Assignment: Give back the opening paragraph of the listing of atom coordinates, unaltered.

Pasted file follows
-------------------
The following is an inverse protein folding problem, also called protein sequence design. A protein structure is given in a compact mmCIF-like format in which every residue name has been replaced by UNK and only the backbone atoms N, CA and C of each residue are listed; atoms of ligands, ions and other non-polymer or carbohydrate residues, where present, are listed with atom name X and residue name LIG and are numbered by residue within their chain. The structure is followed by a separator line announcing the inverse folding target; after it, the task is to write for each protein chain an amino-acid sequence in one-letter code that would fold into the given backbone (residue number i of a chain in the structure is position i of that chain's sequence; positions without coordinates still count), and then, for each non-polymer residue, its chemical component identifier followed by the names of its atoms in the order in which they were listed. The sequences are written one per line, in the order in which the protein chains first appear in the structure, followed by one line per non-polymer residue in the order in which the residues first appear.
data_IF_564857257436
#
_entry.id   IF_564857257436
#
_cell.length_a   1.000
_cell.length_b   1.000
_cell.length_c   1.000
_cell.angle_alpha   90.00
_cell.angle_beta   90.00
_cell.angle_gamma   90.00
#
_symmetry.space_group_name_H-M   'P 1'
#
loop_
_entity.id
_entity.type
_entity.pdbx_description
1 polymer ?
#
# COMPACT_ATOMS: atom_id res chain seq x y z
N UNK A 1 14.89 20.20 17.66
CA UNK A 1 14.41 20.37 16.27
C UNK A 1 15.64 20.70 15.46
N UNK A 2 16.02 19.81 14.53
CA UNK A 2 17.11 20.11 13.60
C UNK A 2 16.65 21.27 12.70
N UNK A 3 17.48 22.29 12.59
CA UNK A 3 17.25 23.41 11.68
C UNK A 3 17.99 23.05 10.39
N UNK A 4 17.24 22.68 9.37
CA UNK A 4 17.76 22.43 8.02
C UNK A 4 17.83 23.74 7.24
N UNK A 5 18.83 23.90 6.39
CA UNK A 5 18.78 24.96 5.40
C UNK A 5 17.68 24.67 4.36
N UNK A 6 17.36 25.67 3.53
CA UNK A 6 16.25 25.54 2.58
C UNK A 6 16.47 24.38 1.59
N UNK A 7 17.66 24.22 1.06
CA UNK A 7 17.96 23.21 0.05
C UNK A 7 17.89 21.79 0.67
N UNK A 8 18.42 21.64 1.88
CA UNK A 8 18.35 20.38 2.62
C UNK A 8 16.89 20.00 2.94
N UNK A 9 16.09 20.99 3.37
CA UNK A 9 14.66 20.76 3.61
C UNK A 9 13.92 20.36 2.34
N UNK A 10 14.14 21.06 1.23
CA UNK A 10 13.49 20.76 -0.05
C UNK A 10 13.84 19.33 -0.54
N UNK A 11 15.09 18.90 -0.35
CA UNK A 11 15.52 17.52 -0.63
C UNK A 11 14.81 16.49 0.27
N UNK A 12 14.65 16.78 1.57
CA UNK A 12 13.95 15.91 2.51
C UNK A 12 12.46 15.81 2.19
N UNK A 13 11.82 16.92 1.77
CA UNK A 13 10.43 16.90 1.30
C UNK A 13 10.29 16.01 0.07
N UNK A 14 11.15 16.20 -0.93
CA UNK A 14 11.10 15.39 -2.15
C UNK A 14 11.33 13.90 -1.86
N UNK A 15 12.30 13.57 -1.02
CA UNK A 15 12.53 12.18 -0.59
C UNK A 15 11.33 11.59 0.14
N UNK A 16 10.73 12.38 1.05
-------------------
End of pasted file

The following is an inverse protein folding problem, also called protein sequence design. A protein structure is given in a compact mmCIF-like format in which every residue name has been replaced by UNK and only the backbone atoms N, CA and C of each residue are listed; atoms of ligands, ions and other non-polymer or carbohydrate residues, where present, are listed with atom name X and residue name LIG and are numbered by residue within their chain. The structure is followed by a separator line announcing the inverse folding target; after it, the task is to write for each protein chain an amino-acid sequence in one-letter code that would fold into the given backbone (residue number i of a chain in the structure is position i of that chain's sequence; positions without coordinates still count), and then, for each non-polymer residue, its chemical component identifier followed by the names of its atoms in the order in which they were listed. The sequences are written one per line, in the order in which the protein chains first appear in the structure, followed by one line per non-polymer residue in the order in which the residues first appear.